English Composition 101
The Shy Girl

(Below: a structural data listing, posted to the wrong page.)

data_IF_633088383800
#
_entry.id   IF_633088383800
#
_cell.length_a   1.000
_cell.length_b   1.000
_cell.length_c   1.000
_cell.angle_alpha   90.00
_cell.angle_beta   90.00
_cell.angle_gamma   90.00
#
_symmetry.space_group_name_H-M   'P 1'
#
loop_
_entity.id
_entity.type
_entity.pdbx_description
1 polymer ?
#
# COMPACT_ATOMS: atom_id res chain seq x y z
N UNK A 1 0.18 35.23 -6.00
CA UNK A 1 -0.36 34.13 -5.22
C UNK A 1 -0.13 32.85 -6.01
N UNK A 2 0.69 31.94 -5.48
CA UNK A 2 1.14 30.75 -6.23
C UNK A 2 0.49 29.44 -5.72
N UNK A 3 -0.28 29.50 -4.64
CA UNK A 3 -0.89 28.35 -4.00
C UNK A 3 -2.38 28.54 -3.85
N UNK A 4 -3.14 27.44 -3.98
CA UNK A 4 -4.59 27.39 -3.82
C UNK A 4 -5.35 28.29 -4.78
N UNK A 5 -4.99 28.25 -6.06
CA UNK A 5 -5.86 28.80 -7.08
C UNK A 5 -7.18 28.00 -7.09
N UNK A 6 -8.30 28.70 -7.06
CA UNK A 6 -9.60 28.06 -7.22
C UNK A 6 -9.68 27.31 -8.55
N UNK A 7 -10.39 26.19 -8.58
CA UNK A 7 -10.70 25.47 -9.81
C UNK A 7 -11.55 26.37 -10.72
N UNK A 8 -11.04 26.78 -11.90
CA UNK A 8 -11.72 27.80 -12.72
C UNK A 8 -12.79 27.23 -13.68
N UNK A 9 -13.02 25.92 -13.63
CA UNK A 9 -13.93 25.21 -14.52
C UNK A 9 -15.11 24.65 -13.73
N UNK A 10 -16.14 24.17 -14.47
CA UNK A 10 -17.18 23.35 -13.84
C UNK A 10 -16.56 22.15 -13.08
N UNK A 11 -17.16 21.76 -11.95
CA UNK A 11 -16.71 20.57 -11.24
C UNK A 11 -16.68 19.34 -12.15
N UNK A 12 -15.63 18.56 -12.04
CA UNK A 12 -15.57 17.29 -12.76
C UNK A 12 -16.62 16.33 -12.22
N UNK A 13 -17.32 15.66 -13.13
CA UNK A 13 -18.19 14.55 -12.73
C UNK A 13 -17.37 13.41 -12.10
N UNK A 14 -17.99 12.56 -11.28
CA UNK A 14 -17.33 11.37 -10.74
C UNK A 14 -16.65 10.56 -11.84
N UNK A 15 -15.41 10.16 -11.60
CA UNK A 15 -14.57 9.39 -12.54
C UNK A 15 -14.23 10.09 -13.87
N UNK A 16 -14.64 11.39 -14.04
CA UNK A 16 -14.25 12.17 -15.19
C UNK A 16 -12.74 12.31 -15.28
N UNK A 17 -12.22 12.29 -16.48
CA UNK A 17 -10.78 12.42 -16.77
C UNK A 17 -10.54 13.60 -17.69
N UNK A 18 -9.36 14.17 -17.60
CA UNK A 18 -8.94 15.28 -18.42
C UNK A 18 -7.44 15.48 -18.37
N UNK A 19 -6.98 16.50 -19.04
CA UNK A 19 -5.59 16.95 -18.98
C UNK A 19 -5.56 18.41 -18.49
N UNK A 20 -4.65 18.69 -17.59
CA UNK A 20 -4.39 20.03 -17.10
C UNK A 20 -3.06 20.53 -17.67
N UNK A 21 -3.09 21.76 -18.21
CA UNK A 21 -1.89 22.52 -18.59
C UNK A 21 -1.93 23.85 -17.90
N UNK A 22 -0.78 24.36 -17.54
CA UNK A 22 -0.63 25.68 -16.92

Ever since I can remember, I was always quiet and shy. I constantly had to repeat myself because people could not hear me the first time. Even then, I seldom made eye contact with others. When I entered high school, nothing changed. Soon afterward, I disliked the way my classmates thought of me. If someone had to make an announcement in class, I was not chosen because my classmates believed I was not vocal enough. If someone threw a party, I was never invited because they thought "Shy girls" would not want to come, I was considered a dork. Most of my classmates attracted a great deal of attention. No one willingly associated with me. Not only did my classmates see me as quiet and shy, but they made me start believing it, too. Ashamed, I always stayed to myself. I wanted my words to stick with people. "I wanted them to think Natasha said." I tried participating in class more and sharing my opinions, but that did not help. Whenever I made a comment, one of two things happened: I did not get the credit for my comment, or no one ever took me seriously. I felt helpless. The tenth grade production of Rome and Juliet changed my life. My teacher, Mrs. Russell, gave me a part in the play, and I no longer appeared quiet and shy. Although Mrs. Russell assigned the whole class a part in the play, she appointed me as, Juliet, a major role and appointed Michael who was one of the popular boys in class Romeo . Her choice surprised me and my classmates. Juliet’s character seemed so unlike mine; she had such a bold personality. My first thought was, "How is a quiet girl like me going to play the part of Juliet who is so mature and wise?" Up until to the present moment my classmates convinced me that I was simply quiet and shy. Now the play required me to show another side of myself. We began the play by reading the text out loud and becoming comfortable with the words. I had to say: "” my only love...